Photo by Alan M. Dumoff/More photos www.ccdphotoalbum.com
Left photo: St. Joseph High School seniors Dana Conte and Taylor Draddy went to the United Nations and served as moderators at the Student Conference on Human Rights on Friday, Dec. 4.
For the second straight year, St. Joseph High School in Hammonton was a video conference site for the United Nations Student Conference on Human Rights.
On Friday, Dec. 4, the school hosted 55 students from five schools, including 21 students currently in the Global Studies course at St. Joseph’s. Other students came from Delsea Regional High School, Franklinville; Sterling High School, Somerdale; NJ Homeschool, Pennsauken; and St. Mary Grammar School, Gloucester City.
The all-day conference linked the school with the United Nations Headquarters in New York, where they joined students from around the world in creating a plan to stop human rights abuses.
The Distance Video Conference, from the U.N. Headquarters, was also viewed by students in other nations such as Mexico, Belgium, France, and British Columbia. Besides St. Joseph’s, the only other video-conference link in the United States was in Pennsylvania.
This year, the conference centered on human rights education, and how this education can prevent abuse and violence. Students studied the different components of human rights education, what needed to be addressed to effect change, how education could help students become human rights advocates, and the role information and communication technologies can play in promoting human rights learning.
On Oct. 23, a Conference on Students Voices for Human Rights took place, where students developed a resolution defining human rights, based on six sub-themes: Educating on the Rights of Children, Fighting Conflict with Human Rights Education, Fighting Intolerance with Human Rights Education, Educating on Gender Equality, Using Information and Communication Technologies to Promote Human Rights Education, and Creating Student Ambassadors for Human Rights. (See related story.) They added to these resolutions last Friday.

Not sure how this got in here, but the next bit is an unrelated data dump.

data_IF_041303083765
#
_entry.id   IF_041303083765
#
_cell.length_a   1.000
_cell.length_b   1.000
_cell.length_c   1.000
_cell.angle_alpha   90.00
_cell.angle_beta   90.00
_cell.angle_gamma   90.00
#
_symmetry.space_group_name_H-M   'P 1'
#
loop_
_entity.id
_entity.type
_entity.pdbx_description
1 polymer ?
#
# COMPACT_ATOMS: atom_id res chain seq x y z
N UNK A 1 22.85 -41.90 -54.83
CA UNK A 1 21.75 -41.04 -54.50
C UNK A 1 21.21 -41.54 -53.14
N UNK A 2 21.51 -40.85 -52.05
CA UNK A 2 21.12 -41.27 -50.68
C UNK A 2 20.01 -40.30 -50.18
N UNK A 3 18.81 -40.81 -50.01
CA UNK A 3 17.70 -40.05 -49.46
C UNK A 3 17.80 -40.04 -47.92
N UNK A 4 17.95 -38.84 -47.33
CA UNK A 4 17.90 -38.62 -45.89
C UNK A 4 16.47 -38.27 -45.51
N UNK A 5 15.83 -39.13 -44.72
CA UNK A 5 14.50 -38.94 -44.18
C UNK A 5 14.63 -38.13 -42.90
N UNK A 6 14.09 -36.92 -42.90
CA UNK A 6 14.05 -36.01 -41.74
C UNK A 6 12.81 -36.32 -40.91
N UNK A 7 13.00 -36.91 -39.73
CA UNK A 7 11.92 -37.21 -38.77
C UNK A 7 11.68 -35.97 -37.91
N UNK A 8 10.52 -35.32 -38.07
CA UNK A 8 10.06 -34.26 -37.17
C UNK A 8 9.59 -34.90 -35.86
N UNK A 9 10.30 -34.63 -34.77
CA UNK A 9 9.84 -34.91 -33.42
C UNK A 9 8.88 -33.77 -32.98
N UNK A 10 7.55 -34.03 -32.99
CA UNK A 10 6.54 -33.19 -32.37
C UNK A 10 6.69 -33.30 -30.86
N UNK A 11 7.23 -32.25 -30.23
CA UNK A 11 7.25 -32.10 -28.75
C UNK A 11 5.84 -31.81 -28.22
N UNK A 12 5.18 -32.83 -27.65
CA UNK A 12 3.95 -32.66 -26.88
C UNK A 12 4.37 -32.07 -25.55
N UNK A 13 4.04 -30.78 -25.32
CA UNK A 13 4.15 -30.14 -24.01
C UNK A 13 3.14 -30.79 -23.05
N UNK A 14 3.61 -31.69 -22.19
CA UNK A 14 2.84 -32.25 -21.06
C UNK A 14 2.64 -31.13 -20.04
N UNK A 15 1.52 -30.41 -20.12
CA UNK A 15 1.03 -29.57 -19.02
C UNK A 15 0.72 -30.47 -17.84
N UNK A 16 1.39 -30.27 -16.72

As well, two seniors from the school, Taylor Draddy and Dana Conte, were chosen to be present at the United Nations Student Conference, arriving on Wednesday and leaving Friday night.
The two participated in workshops on group dynamics, conference protocol and thematic discussions at the headquarters.
The students, working in particular sub-theme committees, were voted by their peers to serve as two out of the four moderators. In this capacity, they addressed other conference members in attendance, and around the world.
“We’ve been given this opportunity…to better understand (human rights), we can help people,” remarked Dana Conte, who, as Moderator 1, introduced each video conference site, and the Human Rights Education panel in New York, made up of a field organizer for Amnesty International, a human rights officer for the Office of the High Commissioner of Human Rights, and a teacher and student from Brooklyn’s School for Human Rights.
Dana, who plans on being a political science major in college, said that she and Taylor visited such New York landmarks as Times Square and St. Patrick’s Cathedral. A visit to the U.N. International School took place, and the two stayed with students whose parents work at the U.N., all adding up to a great cultural experience.
“All students wanted to collaborate, and to promote human rights,” said Taylor, who plans to be an international relations major in college. As Moderator 2, Taylor facilitated a question and answer period between the sites and the panelists.
Bill Hocker, teacher of the Global Studies program, called it “an exciting time for St. Joseph’s” with the conference and the two students named as moderators. Noting that the school has undertaken other service projects, such as raising money to combat poverty and assisting Camden’s Romero Center, Hocker called it just some ways the students embrace the mission of St. Joseph’s to “think globally, act locally.”
With the conference, those present at the St. Joseph site could let the world know what they are doing locally regarding human rights issues, while also assisting in the drafting and resolution of an international youth Plan of Action on Human Rights.
“We, as educators, are challenged to prepare students for the problems and concerns that are found in a global society,” said Lynn Domenico, St. Joseph’s principal. “This conference provides a catalyst for our students to understand and to actively seek social justice while living in an interdependent world.”
“Maybe someday we can go back (to the U.N.) and do more work,” said Draddy.